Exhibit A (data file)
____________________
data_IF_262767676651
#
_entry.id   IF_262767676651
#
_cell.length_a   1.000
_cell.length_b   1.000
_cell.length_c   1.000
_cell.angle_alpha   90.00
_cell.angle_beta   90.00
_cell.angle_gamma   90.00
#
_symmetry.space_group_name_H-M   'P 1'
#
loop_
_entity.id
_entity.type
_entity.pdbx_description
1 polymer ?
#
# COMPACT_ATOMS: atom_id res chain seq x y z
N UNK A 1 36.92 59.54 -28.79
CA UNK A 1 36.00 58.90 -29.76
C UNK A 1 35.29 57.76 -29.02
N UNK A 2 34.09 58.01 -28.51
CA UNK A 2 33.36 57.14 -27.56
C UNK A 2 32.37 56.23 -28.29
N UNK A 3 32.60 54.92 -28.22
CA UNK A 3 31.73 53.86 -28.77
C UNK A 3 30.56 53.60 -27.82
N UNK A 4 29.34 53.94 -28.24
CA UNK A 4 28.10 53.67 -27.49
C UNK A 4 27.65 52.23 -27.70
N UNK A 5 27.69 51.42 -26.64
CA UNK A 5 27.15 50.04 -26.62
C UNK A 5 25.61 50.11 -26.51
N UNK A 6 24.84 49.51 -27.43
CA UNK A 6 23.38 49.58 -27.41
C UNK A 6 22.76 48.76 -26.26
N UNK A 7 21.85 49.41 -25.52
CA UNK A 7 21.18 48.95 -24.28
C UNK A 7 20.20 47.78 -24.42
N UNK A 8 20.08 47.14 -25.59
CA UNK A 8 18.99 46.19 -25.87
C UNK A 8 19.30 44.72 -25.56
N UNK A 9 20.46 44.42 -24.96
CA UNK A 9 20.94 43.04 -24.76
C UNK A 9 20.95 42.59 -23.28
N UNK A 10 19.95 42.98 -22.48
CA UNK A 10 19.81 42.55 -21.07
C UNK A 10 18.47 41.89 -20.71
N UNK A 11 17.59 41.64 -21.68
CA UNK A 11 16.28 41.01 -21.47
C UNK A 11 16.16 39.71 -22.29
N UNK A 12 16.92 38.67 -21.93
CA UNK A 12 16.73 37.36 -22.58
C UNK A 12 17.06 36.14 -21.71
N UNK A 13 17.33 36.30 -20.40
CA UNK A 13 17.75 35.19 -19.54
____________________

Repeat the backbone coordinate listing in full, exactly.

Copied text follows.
data_IF_262767676651
#
_entry.id   IF_262767676651
#
_cell.length_a   1.000
_cell.length_b   1.000
_cell.length_c   1.000
_cell.angle_alpha   90.00
_cell.angle_beta   90.00
_cell.angle_gamma   90.00
#
_symmetry.space_group_name_H-M   'P 1'
#
loop_
_entity.id
_entity.type
_entity.pdbx_description
1 polymer ?
#
# COMPACT_ATOMS: atom_id res chain seq x y z
N UNK A 1 36.92 59.54 -28.79
CA UNK A 1 36.00 58.90 -29.76
C UNK A 1 35.29 57.76 -29.02
N UNK A 2 34.09 58.01 -28.51
CA UNK A 2 33.36 57.14 -27.56
C UNK A 2 32.37 56.23 -28.29
N UNK A 3 32.60 54.92 -28.22
CA UNK A 3 31.73 53.86 -28.77
C UNK A 3 30.56 53.60 -27.82
N UNK A 4 29.34 53.94 -28.24
CA UNK A 4 28.10 53.67 -27.49
C UNK A 4 27.65 52.23 -27.70
N UNK A 5 27.69 51.42 -26.64
CA UNK A 5 27.15 50.04 -26.62
C UNK A 5 25.61 50.11 -26.51
N UNK A 6 24.84 49.51 -27.43
CA UNK A 6 23.38 49.58 -27.41
C UNK A 6 22.76 48.76 -26.26
N UNK A 7 21.85 49.41 -25.52
CA UNK A 7 21.18 48.95 -24.28
C UNK A 7 20.20 47.78 -24.42
N UNK A 8 20.08 47.14 -25.59
CA UNK A 8 18.99 46.19 -25.87
C UNK A 8 19.30 44.72 -25.56
N UNK A 9 20.46 44.42 -24.96
CA UNK A 9 20.94 43.04 -24.76
C UNK A 9 20.95 42.59 -23.28
N UNK A 10 19.95 42.98 -22.48
CA UNK A 10 19.81 42.55 -21.07
C UNK A 10 18.47 41.89 -20.71
N UNK A 11 17.59 41.64 -21.68
CA UNK A 11 16.28 41.01 -21.47
C UNK A 11 16.16 39.71 -22.29
N UNK A 12 16.92 38.67 -21.93
CA UNK A 12 16.73 37.36 -22.58
C UNK A 12 17.06 36.14 -21.71
N UNK A 13 17.33 36.30 -20.40
CA UNK A 13 17.75 35.19 -19.54